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How to Make Science Fun for Children with Learning Disabilities ”
Out of all the subjects you have to teach children, science can be the most fun if you put your mind to it. Here’s how…
For many parents whose children experience learning difficulties, it can feel very overwhelming. Cerebral palsy is often caused by a birth injury, as well as a number of other disabilities that can lead to learning difficulties. This means, from the very beginning, it was very much out of yours and their control, making it all seem insurmountable.
That said, one thing you can grasp control of is your child’s learning. Children with any learning condition, like CP, are still able to learn if you give them the right tools. Let’s start with science…
Having fun with science doesn’t mean you’re not teaching, but is actually proven to improve learning and retention in children with learning disabilities. In this post, we’re going to give you everything you need to make science fun for children with learning disabilities.
- 1 How Do You Make Science Fun for Children with Learning Disabilities?
- 2 Ready to Make Science Fun for Children with Learning Disabilities?
How Do You Make Science Fun for Children with Learning Disabilities?
Making science fun for children with learning disabilities isn’t much different from teaching children without them, you just have to be more careful about how you approach it. The following tips can be used by both parents and teachers:
1. Reduce their anxiety with detailed organization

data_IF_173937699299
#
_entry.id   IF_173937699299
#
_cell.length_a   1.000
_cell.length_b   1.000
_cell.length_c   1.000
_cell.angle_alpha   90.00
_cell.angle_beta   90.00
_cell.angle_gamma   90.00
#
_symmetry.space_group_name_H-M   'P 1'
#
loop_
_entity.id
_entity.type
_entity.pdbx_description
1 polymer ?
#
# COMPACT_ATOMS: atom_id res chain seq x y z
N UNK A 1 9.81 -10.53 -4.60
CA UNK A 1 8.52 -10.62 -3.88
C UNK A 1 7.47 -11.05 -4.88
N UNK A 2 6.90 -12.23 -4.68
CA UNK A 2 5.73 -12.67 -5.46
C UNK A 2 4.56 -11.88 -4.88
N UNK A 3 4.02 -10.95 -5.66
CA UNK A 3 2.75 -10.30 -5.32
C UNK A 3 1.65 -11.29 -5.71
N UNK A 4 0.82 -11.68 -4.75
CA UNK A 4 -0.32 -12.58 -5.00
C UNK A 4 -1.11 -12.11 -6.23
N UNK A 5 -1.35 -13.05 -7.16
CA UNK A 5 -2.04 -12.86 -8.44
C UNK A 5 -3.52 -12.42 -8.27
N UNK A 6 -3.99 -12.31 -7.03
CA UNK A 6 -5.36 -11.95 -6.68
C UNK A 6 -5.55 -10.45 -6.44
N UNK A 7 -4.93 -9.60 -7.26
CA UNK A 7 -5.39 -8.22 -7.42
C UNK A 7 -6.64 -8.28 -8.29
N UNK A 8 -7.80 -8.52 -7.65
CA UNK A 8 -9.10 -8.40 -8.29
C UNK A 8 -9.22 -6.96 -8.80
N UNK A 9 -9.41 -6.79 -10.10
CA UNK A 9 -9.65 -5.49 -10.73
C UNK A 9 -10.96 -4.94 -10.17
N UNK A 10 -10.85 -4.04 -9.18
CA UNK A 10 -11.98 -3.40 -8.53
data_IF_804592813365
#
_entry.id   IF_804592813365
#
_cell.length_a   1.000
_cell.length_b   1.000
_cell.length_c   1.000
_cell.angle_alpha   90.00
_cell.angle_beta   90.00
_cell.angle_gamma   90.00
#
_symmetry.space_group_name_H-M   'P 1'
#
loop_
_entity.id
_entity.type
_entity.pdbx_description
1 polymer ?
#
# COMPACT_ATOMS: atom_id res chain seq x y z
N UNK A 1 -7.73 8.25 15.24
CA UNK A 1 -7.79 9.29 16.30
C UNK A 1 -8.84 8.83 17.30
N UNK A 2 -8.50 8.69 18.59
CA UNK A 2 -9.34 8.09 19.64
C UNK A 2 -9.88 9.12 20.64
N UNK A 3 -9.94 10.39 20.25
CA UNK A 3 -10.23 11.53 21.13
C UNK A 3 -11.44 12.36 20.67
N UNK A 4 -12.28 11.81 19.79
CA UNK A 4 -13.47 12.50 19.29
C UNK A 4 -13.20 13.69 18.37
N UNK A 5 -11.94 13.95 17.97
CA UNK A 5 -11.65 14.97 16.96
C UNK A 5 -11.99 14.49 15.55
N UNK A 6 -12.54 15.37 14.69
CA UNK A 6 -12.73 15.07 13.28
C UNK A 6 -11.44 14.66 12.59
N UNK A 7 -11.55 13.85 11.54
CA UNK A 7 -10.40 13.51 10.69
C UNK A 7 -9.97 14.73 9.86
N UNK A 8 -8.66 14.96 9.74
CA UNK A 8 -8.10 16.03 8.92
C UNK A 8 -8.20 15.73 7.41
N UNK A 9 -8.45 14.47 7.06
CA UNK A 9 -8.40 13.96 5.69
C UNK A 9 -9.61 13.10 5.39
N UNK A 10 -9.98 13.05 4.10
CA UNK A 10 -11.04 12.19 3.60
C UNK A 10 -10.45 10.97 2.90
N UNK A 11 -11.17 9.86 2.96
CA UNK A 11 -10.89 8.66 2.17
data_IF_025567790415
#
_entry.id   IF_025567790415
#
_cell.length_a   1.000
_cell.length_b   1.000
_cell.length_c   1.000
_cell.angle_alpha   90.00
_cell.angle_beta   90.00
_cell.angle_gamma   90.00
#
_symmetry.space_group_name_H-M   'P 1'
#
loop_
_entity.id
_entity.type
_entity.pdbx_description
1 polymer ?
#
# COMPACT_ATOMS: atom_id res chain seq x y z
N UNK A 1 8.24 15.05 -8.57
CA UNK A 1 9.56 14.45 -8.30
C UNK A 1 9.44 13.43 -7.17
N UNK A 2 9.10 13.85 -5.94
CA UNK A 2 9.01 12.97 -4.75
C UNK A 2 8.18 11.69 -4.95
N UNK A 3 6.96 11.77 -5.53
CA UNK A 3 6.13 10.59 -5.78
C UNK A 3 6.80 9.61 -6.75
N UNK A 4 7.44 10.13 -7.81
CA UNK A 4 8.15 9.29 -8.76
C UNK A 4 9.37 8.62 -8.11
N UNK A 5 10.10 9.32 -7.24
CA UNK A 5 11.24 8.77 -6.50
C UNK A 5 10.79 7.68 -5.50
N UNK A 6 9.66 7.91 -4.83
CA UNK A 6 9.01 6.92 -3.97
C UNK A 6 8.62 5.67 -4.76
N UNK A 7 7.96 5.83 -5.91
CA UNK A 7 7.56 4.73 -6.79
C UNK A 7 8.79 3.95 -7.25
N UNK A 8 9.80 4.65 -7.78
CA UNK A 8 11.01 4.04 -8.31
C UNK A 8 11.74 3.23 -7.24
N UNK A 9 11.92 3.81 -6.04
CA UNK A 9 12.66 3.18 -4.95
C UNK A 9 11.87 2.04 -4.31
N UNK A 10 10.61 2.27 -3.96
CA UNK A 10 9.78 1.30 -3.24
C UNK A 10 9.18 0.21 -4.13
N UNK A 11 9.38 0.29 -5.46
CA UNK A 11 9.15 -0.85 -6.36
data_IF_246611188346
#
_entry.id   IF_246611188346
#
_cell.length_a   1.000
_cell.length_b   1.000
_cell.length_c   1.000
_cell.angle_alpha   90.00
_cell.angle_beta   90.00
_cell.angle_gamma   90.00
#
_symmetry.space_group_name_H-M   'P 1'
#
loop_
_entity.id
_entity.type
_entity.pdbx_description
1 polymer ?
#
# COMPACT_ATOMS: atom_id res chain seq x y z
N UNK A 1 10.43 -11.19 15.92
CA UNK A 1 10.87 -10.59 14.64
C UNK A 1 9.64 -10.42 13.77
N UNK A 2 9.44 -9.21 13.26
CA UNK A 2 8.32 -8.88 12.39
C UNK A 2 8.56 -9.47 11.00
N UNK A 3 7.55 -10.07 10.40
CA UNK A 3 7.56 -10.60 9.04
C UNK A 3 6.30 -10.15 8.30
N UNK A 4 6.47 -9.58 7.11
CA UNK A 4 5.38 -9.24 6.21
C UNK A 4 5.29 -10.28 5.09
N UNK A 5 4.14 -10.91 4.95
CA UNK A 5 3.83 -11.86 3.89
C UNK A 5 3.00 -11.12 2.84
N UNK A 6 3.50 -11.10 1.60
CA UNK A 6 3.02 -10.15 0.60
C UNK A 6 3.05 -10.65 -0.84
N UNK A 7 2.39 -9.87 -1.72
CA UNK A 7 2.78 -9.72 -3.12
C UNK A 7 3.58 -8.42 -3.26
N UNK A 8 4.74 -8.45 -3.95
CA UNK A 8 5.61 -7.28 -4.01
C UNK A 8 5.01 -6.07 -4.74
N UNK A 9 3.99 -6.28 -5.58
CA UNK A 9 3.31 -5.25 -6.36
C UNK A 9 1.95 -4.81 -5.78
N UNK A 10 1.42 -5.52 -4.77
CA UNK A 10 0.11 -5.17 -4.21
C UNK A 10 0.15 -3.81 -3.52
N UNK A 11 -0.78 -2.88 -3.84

Teaching children with learning disabilities requires a lot of patience and preparation. If you want to reduce the anxiety the child feels in your lesson, and make science fun, you need to prepare them for what’s about to come.
Make sure your preparation includes the following tasks:
- Tell your student/s what you’re going to be doing in advance so they can mentally prepare for it.
- Make it as easy as possible to identify lab equipment by keeping workspaces neat and tidy, and color coding supplies and tools.
- Prepare multiple versions of the same lesson in case they don’t like the one you intend to use.
The first two tasks are fairly simple, but we’re going to expand on the third one in the next section to help you understand why it’s so important.
2. Prepare different versions of the same lesson
If you want children with learning disabilities to really engage with the lesson, you have to prepare multiple versions so they can do the one that fits with their style of learning the most.
Students with learning difficulties benefit massively when the aspects of learning they struggle with are accommodated to. This makes your job as a teacher much more difficult, but it has the best chance to make science engaging for your student/s.
The best way to go about this is to:
- Provide versions that reach the full spectrum of diverse learners such as role play, performing a demonstration, reading a text-based description, constructing a diagram, etc.
- Provide a means of assessment for each version so you can measure how well the child has performed the task.